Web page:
Organize or Perish: America's Independent Progressives, 1913-1933

By Eugene M. Tobin | Go to book overview

I
Introduction

In 1924, when columnist William Hard challenged the readers of the Nation to answer the question "What is Progressivism?" they might have been permitted a moment's hesitation or even nostalgia.1 For in the six years since the end of the Great War, neither the United States nor the world seemed "safe for democracy" much less reform. The American people and their elected representatives thoroughly repudiated the wartime idealism of one president and then proceeded to embrace the benign platitudes of his successor. The League of Nations, purportedly the cornerstone of postwar collective security, was the victim of personal pride and domestic politics. The repression of dissent and nonconformity, which had been implemented under the guise of wartime solidarity, continued after the Armistice as a security blanket against internal enemies. Prohibition, women's suffrage, and immigration restriction, ironically the most visible remnants of a now-twisted progressive tradition, were passed in a surge of misplaced idealism. But the Eighteenth Amendment proved unenforceable; the enfranchisement of women proved only that the sexes were more alike than was commonly acknowledged; while the restrictive legislation of the early twenties made "100 percent Americanism" synonymous with racial hysteria.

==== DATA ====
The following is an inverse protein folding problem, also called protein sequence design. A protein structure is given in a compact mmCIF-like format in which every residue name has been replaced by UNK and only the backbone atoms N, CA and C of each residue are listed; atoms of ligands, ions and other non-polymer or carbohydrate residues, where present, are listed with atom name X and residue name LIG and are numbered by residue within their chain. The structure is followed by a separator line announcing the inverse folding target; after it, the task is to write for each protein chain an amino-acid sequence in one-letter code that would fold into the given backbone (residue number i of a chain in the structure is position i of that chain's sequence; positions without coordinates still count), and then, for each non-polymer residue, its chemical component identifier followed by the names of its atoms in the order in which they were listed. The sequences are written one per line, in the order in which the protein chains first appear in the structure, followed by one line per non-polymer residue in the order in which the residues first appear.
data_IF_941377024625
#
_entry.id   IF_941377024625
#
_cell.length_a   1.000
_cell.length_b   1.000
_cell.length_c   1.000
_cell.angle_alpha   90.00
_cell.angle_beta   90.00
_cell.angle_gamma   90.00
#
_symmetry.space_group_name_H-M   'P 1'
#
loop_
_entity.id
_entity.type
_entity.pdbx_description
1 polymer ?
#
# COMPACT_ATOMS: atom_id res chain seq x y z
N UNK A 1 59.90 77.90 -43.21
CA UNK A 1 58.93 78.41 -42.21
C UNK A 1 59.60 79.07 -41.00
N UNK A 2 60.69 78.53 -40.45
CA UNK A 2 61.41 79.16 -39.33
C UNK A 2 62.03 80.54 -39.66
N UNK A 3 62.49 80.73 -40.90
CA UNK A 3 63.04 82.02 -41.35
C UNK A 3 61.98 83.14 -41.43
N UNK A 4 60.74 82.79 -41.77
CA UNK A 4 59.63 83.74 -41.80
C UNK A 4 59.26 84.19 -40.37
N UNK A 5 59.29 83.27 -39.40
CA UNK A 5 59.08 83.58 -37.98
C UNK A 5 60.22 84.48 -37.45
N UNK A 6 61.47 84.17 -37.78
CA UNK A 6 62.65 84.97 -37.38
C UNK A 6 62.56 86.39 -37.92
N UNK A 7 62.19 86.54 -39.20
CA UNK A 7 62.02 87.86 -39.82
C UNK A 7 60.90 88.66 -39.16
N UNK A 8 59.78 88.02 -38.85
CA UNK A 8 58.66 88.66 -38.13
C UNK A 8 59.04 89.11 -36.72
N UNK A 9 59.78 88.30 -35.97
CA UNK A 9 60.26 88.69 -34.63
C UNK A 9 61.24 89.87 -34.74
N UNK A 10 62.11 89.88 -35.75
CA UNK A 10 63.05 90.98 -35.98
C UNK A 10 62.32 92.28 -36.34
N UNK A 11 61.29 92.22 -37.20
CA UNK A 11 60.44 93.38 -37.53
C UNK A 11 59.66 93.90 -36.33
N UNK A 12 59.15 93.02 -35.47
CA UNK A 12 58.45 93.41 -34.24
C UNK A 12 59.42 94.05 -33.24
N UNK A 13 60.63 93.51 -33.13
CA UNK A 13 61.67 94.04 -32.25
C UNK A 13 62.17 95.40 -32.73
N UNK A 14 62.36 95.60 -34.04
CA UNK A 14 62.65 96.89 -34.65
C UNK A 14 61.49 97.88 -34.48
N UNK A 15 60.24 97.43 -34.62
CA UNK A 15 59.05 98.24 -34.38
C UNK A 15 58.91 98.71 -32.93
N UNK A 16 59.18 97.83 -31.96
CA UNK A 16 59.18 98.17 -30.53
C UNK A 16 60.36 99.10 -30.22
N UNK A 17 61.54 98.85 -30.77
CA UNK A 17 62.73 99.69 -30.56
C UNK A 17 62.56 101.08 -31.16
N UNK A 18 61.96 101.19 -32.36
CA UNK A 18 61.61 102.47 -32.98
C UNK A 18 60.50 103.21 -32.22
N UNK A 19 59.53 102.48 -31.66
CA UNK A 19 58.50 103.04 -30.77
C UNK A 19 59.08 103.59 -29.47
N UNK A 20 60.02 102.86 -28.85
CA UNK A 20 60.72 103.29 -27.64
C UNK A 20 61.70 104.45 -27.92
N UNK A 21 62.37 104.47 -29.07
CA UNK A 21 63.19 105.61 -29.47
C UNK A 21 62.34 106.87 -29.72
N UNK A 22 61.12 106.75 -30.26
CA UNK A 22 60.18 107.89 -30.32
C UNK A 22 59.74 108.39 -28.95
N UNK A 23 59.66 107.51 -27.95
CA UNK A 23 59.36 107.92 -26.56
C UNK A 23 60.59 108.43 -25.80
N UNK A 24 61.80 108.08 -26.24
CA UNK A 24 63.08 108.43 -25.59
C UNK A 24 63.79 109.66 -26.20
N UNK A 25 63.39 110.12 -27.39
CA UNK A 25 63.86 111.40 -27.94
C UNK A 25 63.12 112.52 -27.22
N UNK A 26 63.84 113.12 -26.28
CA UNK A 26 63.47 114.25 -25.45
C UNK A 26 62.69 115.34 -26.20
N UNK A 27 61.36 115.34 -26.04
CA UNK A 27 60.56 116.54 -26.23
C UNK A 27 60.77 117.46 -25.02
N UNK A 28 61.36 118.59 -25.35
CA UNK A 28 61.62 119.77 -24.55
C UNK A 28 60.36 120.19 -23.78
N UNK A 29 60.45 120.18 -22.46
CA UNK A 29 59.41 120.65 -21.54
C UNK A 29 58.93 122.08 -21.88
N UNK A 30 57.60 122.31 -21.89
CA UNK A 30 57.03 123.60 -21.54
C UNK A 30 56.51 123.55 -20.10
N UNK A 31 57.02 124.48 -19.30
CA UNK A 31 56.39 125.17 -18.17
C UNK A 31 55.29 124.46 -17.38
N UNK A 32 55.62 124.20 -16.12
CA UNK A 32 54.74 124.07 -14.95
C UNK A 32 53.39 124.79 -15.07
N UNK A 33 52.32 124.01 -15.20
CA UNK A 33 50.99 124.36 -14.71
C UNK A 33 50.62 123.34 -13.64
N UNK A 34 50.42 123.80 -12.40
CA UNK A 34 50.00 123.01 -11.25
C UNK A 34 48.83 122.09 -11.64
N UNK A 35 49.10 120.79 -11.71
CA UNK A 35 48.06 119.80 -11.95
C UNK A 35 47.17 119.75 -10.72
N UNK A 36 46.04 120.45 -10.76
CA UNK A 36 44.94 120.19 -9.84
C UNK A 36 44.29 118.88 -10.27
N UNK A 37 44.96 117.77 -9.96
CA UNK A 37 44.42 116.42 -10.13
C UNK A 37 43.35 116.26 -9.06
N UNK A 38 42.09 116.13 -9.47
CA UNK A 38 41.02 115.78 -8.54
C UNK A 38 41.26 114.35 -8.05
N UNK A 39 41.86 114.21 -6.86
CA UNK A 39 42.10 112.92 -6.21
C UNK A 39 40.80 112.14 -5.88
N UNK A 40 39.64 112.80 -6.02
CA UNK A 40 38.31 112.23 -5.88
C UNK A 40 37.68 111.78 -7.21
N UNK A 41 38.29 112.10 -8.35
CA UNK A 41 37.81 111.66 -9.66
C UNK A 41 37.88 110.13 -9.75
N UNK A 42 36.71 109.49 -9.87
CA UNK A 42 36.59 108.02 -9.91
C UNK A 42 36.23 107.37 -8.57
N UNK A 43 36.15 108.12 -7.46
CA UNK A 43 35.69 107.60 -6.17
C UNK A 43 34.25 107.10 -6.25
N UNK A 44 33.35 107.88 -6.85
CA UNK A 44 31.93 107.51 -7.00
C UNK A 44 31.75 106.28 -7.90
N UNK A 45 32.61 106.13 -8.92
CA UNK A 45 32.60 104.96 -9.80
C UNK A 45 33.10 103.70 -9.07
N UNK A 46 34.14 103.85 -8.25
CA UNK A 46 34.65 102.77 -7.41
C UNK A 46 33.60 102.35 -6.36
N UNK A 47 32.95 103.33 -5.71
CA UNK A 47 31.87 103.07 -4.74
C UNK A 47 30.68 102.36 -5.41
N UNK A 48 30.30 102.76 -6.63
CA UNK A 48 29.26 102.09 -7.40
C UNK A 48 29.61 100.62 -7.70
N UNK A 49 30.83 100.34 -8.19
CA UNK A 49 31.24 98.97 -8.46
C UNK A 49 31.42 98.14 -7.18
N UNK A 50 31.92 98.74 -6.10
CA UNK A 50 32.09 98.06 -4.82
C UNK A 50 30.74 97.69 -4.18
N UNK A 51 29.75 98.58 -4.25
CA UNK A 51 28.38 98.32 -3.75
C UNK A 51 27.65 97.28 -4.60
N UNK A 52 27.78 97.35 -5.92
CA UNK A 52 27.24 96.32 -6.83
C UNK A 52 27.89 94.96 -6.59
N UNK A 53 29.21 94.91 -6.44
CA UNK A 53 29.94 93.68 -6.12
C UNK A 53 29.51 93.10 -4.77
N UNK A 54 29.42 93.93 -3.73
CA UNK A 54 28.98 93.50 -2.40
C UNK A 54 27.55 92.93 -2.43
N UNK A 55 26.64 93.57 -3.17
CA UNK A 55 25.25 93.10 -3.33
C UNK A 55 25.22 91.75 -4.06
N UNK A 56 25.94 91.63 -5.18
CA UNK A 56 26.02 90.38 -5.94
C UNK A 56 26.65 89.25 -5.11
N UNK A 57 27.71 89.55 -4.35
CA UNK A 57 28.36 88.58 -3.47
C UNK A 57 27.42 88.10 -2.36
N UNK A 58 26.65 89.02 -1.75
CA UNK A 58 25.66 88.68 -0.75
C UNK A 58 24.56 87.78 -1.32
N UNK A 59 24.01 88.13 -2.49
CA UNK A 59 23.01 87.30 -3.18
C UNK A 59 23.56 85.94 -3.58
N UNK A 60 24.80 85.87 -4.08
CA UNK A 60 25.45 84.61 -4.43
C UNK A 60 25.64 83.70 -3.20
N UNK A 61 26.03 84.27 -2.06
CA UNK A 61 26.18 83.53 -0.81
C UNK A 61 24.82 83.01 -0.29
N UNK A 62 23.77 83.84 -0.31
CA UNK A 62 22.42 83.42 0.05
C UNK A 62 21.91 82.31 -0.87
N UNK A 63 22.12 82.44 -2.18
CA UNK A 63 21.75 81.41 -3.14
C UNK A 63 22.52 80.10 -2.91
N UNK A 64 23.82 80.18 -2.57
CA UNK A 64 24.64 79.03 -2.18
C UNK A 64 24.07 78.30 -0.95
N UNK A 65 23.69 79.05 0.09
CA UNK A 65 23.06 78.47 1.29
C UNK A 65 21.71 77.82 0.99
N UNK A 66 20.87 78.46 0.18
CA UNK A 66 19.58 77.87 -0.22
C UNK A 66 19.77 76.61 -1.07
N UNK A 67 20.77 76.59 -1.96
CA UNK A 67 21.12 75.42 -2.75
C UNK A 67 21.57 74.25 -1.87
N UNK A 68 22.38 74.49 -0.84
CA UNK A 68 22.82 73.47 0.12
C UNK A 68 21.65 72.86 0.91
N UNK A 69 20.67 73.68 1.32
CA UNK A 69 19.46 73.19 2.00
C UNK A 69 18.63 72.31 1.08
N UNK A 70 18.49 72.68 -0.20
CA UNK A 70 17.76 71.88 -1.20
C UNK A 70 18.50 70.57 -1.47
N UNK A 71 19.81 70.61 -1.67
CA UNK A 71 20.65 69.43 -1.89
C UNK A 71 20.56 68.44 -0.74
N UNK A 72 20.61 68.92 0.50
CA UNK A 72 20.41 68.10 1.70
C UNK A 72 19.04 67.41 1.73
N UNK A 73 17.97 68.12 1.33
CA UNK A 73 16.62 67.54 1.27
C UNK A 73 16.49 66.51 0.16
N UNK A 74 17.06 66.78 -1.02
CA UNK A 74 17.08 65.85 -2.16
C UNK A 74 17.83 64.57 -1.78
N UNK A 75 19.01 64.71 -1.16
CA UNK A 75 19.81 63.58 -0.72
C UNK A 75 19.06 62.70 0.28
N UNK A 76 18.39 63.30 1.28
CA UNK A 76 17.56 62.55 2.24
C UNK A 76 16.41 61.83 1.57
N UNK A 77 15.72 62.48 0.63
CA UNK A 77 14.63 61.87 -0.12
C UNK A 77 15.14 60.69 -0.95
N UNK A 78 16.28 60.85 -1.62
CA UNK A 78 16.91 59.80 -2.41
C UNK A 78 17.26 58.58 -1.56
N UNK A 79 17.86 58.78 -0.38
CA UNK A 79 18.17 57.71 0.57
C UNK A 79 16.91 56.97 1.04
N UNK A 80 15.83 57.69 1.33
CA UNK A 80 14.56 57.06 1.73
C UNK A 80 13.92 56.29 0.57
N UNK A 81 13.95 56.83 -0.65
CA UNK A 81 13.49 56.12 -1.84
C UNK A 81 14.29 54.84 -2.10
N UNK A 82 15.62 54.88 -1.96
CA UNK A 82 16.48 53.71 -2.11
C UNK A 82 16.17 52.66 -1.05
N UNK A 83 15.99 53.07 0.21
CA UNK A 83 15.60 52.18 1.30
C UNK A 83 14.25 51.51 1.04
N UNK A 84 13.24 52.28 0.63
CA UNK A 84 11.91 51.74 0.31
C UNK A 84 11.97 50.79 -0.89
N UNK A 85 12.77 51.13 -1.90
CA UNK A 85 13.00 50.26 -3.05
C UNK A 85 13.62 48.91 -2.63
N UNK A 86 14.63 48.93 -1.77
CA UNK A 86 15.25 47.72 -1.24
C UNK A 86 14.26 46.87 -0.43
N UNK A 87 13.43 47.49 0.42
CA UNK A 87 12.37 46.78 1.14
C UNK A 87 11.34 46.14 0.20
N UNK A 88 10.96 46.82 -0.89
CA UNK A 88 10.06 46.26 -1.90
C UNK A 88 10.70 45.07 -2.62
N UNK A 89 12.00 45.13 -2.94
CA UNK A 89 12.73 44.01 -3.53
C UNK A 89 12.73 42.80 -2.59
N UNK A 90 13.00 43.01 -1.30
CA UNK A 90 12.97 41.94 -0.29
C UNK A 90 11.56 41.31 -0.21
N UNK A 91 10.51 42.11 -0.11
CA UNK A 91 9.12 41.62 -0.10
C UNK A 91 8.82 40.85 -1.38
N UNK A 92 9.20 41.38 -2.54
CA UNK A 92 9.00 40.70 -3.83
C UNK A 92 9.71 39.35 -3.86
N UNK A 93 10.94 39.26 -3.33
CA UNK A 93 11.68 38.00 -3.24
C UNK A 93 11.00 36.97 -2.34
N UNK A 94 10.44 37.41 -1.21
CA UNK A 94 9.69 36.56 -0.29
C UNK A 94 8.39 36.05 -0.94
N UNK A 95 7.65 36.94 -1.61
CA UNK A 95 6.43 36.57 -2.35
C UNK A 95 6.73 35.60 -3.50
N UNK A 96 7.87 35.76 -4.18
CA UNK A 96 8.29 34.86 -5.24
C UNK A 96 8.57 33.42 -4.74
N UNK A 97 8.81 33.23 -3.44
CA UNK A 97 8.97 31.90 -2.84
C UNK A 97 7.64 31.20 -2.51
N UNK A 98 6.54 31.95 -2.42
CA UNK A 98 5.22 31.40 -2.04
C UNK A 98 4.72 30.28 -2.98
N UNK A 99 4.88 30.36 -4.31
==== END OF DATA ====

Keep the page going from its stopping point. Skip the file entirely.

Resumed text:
But let us not overstate the case--too much. Progressivism was not totally moribund, nor were its advocates inactive. Social welfare reformers greeted the passage of the Sheppard-Towner Maternity and Infancy- Protection Act ( 1921) with pleasure, though both its duration and appropriation were limited.2 But even that modest triumph was tempered by Supreme Court decisions in the next two years which overturned a national child labor law and a state minimum wage statute for women. Efficiency experts, however, could point to the continuance of another side of reform--the nonpartisan regulatory commission--when Con-

-3-

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Organize or Perish: America's Independent Progressives, 1913-1933
Table of contents

Table of contents

  • Recent Titles in Contributions in American History ii
  • Title Page iii
  • Copyright Acknowledgments v
  • Contents ix
  • I- Introduction 3
  • Notes 11
  • II- Amos R. E. Pinchot And George L. Record: The Radical Progressive Alternative, 1912-1916 13
  • Notes 37
  • III- Liberal-Labor Relations Before the War 43
  • Notes 61
  • IV- The Road From Henry Street To Wall Street 67
  • Notes 89
  • V- Liberals And The Postwar Reconstruction, 1919-1920 97
  • Notes 124
  • VI- Independent Progressives, 1921-1924 131
  • Notes 160
  • VII- The Wilderness Years, 1925-1928 167
  • Notes 197
  • VIII- Rehearsal for Reform 203
  • Notes 237
  • IX- Conclusion 245
  • Note 250
  • Bibliographic Essay 251
  • Index 261
  • About the Author 281
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